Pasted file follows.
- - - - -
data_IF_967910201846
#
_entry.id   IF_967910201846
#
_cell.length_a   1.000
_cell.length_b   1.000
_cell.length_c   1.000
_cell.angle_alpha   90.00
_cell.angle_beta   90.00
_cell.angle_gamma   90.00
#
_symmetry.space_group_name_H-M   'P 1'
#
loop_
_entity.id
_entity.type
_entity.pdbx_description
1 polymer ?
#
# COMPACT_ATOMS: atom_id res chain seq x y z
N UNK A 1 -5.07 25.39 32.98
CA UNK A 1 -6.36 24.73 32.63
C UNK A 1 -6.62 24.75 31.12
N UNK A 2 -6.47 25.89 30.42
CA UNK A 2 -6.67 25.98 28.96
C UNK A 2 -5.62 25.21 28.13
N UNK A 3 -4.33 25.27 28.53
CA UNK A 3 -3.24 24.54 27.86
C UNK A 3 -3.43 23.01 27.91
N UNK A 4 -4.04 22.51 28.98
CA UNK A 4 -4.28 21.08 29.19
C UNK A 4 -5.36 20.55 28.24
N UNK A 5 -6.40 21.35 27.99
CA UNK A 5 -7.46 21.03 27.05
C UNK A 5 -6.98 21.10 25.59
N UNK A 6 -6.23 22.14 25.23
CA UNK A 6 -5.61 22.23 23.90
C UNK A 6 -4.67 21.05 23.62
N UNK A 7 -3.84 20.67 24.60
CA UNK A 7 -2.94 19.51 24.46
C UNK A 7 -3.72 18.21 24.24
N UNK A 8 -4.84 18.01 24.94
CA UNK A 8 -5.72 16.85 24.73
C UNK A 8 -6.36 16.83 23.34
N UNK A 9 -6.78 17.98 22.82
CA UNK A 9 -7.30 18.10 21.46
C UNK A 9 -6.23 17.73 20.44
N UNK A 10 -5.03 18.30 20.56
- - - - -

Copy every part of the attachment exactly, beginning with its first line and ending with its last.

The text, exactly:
data_IF_967910201846
#
_entry.id   IF_967910201846
#
_cell.length_a   1.000
_cell.length_b   1.000
_cell.length_c   1.000
_cell.angle_alpha   90.00
_cell.angle_beta   90.00
_cell.angle_gamma   90.00
#
_symmetry.space_group_name_H-M   'P 1'
#
loop_
_entity.id
_entity.type
_entity.pdbx_description
1 polymer ?
#
# COMPACT_ATOMS: atom_id res chain seq x y z
N UNK A 1 -5.07 25.39 32.98
CA UNK A 1 -6.36 24.73 32.63
C UNK A 1 -6.62 24.75 31.12
N UNK A 2 -6.47 25.89 30.42
CA UNK A 2 -6.67 25.98 28.96
C UNK A 2 -5.62 25.21 28.13
N UNK A 3 -4.33 25.27 28.53
CA UNK A 3 -3.24 24.54 27.86
C UNK A 3 -3.43 23.01 27.91
N UNK A 4 -4.04 22.51 28.98
CA UNK A 4 -4.28 21.08 29.19
C UNK A 4 -5.36 20.55 28.24
N UNK A 5 -6.40 21.35 27.99
CA UNK A 5 -7.46 21.03 27.05
C UNK A 5 -6.98 21.10 25.59
N UNK A 6 -6.23 22.14 25.23
CA UNK A 6 -5.61 22.23 23.90
C UNK A 6 -4.67 21.05 23.62
N UNK A 7 -3.84 20.67 24.60
CA UNK A 7 -2.94 19.51 24.46
C UNK A 7 -3.72 18.21 24.24
N UNK A 8 -4.84 18.01 24.94
CA UNK A 8 -5.72 16.85 24.73
C UNK A 8 -6.36 16.83 23.34
N UNK A 9 -6.78 17.98 22.82
CA UNK A 9 -7.30 18.10 21.46
C UNK A 9 -6.23 17.73 20.44
N UNK A 10 -5.03 18.30 20.56